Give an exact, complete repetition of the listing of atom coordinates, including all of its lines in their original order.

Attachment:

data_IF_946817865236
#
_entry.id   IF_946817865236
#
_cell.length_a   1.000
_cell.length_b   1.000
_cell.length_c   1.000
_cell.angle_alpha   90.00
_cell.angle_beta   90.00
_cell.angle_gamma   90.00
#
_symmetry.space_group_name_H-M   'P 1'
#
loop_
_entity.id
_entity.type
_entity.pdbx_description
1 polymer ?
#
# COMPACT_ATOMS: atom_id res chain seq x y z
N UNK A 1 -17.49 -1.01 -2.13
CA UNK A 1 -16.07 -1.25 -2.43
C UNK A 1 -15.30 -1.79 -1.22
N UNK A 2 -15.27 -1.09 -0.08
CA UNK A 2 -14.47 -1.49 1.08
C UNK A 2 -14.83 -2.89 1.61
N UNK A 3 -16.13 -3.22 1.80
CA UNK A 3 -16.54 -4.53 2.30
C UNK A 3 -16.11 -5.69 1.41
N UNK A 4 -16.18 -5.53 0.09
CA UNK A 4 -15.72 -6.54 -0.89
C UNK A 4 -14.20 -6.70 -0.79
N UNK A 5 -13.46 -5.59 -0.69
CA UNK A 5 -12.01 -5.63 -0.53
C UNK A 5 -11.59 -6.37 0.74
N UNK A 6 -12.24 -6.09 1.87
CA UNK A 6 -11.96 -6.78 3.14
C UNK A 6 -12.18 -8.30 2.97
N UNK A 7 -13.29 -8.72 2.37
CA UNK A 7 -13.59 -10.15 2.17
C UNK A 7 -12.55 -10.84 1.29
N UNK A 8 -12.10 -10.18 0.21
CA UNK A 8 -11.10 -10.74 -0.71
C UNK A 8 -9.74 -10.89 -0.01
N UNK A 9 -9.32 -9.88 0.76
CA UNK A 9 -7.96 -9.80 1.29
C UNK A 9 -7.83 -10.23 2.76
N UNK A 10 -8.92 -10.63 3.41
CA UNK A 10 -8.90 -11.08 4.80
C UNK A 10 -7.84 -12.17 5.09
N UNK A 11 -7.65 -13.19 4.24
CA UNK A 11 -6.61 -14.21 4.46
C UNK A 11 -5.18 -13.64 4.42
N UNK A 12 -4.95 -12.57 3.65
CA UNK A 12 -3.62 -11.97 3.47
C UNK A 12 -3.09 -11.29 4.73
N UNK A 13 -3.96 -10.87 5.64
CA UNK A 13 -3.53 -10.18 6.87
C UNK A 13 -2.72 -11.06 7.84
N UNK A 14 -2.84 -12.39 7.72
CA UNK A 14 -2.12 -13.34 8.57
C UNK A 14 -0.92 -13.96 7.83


data_IF_946817865236
#
_entry.id   IF_946817865236
#
_cell.length_a   1.000
_cell.length_b   1.000
_cell.length_c   1.000
_cell.angle_alpha   90.00
_cell.angle_beta   90.00
_cell.angle_gamma   90.00
#
_symmetry.space_group_name_H-M   'P 1'
#
loop_
_entity.id
_entity.type
_entity.pdbx_description
1 polymer ?
#
# COMPACT_ATOMS: atom_id res chain seq x y z
N UNK A 1 -17.49 -1.01 -2.13
CA UNK A 1 -16.07 -1.25 -2.43
C UNK A 1 -15.30 -1.79 -1.22
N UNK A 2 -15.27 -1.09 -0.08
CA UNK A 2 -14.47 -1.49 1.08
C UNK A 2 -14.83 -2.89 1.61
N UNK A 3 -16.13 -3.22 1.80
CA UNK A 3 -16.54 -4.53 2.30
C UNK A 3 -16.11 -5.69 1.41
N UNK A 4 -16.18 -5.53 0.09
CA UNK A 4 -15.72 -6.54 -0.89
C UNK A 4 -14.20 -6.70 -0.79
N UNK A 5 -13.46 -5.59 -0.69
CA UNK A 5 -12.01 -5.63 -0.53
C UNK A 5 -11.59 -6.37 0.74
N UNK A 6 -12.24 -6.09 1.87
CA UNK A 6 -11.96 -6.78 3.14
C UNK A 6 -12.18 -8.30 2.97
N UNK A 7 -13.29 -8.72 2.37
CA UNK A 7 -13.59 -10.15 2.17
C UNK A 7 -12.55 -10.84 1.29
N UNK A 8 -12.10 -10.18 0.21
CA UNK A 8 -11.10 -10.74 -0.71
C UNK A 8 -9.74 -10.89 -0.01
N UNK A 9 -9.32 -9.88 0.76
CA UNK A 9 -7.96 -9.80 1.29
C UNK A 9 -7.83 -10.23 2.76
N UNK A 10 -8.92 -10.63 3.41
CA UNK A 10 -8.90 -11.08 4.80
C UNK A 10 -7.84 -12.17 5.09
N UNK A 11 -7.65 -13.19 4.24
CA UNK A 11 -6.61 -14.21 4.46
C UNK A 11 -5.18 -13.64 4.42
N UNK A 12 -4.95 -12.57 3.65
CA UNK A 12 -3.62 -11.97 3.47
C UNK A 12 -3.09 -11.29 4.73
N UNK A 13 -3.96 -10.87 5.64
CA UNK A 13 -3.53 -10.18 6.87
C UNK A 13 -2.72 -11.06 7.84
N UNK A 14 -2.84 -12.39 7.72
CA UNK A 14 -2.12 -13.34 8.57
C UNK A 14 -0.92 -13.96 7.83